Now here’s an ugly bit of business….

by Tom Palmer on January 30, 2010

Chait’s Response to the criticism offered below.

And a Little More: Now We Know What Real Humor Is….Or at Least Real Jokes

An old friend, Veronique de Rugy, has been slimed for her defense of some fundamental moral principles. I’ve known her for at least 19 years, since we organized the first English-language IES-Europe seminars (modeled on the IHS seminars in the US, which I had organized for some years before) in Szirak (Hungary) and Dalarö (Sweden). (I also stayed in her flat when she would leave Paris for weekends during the hottest Paris summer since Charlemagne; that was in 1995, and I was living in a one-room garret at 35 avenue Mac-Mahon near the Etoile. The heat was suffocating, even at night, and there was no running water, other than a tap in the hallway, so I would go to her place on those weekends when she visited her family to immerse myself in cold baths to survive the heat.) But I digress.

Vero recently criticized a proposal by Rep. Barney Frank for a special tax on high compensation and concluded “This anti-capitalist and anti-wealth mentality is scary and very anti-American.” (I suspect that what Vero was searching for was “un-American,” but you’ll understand why that may not have come to her as quickly as it might to some.) That did not sit well with two lefty bloggers. Jonathan Chait thought it clever to respond, “Hey, you know what else is anti-American? Being named ‘Veronique de Rugy.’” How very sophisticated. But, not to be outdone, Matthew Yglesias added some icing to the cake,

Veronique de Rugy is So Anti-American That She’s Not Even an American!

Jon Chait and I both likes it when Barney Frank dismissed concerns that a bank tax would drive talent out of the industry by quipping “I don’t know where people would go for comparable salaries, I guess perhaps they could star in major motion pictures.”

Veronique de Rugy begs to differ, saying “This anti-capitalist and anti-wealth mentality is scary and very anti-American.” Chait retorts “Hey, you know what else is anti-American? Being named ‘Veronique de Rugy.’”

My Googling has, however, revealed something even more disturbing — Veronique de Rugy is literally not an American. She’s French. She holds a PhD from the University of Paris-Sorbonne and is the author of an un-American book with the suspiciously French title Action ou Taxation. It’s true that she agreed to betray her native land by making this France-bashing video, but that doesn’t change the basic facts. Barney Frank is as American as an actual American.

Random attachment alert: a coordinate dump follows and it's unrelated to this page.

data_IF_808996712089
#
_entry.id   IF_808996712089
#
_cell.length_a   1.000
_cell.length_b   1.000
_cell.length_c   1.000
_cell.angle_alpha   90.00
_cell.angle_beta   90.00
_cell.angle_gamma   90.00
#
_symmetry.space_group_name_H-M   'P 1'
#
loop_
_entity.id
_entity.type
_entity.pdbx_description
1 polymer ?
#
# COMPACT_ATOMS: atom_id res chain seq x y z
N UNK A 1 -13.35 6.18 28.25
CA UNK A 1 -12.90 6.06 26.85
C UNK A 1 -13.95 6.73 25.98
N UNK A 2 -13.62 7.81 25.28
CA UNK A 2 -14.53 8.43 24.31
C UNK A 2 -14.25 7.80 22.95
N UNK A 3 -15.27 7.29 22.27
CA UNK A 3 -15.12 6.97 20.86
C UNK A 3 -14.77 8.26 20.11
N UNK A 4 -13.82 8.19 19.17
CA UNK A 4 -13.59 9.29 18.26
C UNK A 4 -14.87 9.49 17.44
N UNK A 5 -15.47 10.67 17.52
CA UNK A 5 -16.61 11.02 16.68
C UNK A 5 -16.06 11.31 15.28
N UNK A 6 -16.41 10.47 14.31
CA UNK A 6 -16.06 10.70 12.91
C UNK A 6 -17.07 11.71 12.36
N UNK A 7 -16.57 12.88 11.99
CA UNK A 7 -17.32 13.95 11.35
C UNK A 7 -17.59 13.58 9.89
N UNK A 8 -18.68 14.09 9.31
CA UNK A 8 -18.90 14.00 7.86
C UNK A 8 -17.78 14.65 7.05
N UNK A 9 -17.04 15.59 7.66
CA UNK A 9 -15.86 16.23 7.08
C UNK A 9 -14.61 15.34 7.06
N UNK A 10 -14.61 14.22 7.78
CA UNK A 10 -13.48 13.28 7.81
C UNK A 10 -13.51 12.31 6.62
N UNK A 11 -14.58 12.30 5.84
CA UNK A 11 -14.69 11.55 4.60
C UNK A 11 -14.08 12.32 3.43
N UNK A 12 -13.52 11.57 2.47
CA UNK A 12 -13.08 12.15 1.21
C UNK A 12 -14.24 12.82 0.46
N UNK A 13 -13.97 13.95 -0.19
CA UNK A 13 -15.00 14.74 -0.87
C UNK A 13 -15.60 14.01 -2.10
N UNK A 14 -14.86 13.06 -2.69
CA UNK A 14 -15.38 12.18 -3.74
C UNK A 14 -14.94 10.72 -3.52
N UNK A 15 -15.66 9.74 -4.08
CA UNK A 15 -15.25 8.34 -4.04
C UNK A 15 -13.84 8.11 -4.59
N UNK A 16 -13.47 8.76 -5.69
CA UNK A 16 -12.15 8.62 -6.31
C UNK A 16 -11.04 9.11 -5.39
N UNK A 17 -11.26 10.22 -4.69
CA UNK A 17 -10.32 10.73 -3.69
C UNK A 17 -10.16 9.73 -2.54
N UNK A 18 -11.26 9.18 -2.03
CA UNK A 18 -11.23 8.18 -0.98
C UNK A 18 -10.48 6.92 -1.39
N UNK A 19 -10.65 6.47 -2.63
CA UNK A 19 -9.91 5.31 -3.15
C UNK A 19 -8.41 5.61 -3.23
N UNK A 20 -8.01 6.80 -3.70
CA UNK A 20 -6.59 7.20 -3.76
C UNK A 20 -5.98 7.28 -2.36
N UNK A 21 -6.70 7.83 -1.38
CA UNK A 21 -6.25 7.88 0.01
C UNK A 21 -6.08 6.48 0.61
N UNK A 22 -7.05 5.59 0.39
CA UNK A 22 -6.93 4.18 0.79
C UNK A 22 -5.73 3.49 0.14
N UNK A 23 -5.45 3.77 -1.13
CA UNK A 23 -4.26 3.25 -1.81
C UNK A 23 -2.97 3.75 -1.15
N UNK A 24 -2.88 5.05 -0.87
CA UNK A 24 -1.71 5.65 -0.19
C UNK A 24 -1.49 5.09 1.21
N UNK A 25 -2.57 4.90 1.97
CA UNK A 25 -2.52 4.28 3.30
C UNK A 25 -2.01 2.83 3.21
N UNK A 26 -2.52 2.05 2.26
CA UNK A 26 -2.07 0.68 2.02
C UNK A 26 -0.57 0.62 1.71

Now, let’s unpack this. On the one hand, Chait and Yglesias just might think that people who are not from America should shut up, in which case they’re idiots. Or maybe they’re trying to be ironic, in which case they’re idiots. Or, if that’s too harsh, either they’re dim, or they’re dim.

Option one:

Yglesias and Chait are idiots (or just dim). They think that mocking people for unusual names is funny, or that only authentic Americans (perhaps native-born, so I don’t qualify, either, or citizens, or whatever) can or should ever make statements about what it is to be an American. That would qualify them as knuckle dragging neanderthals, that is, as idiots.

However, it’s worth considering whether Chait and Yglesias are attempting to be ironic. (I am going to be very careful here, as I recently criticized two dunderheads for their failure to understand the use of irony by a colleague).

So, Option Two:

Chait and Yglesias are trying to turn the tables on those who charge that X or Y is “un-American” (or “anti-American,” in Vero’s phrasing) by returning the favor. Ha ha, some may think. How clever. Yet, upon reflection, it would seem that, if that is their intent, they are too dim to understand the difference between A) calling, say, unequal treatment by the law “un-American” for violating the Constitution and the best core principles of the American tradition, and B) calling the serving of “saucisses et choucroute” “un-American,” in contrast to, say, “hot dogs and sauerkraut” [note the double irony, guys]. Vero criticized special laws punishing people for high incomes as un-American, in the way that one might call censorship “un-American” (Think! Think! The First Amendment is an amendment to the Constitution of the United States of America); she did not remark that Hindus, or Catholics, or Scientologists, or sauerkraut are un-American, or use the term in any of the other ways in which the epithet “un-American” is slung around by knuckle-draggers, who confuse “America” with cuisine, or religion, or other inessential matters, rather than with principles of government, of liberty, and of justice.

Or maybe they’ve just put their feet in their big mouths and owe Veronique an apology. I doubt it would erase the embarrassment they should feel, but it would be the decent, French thing to do.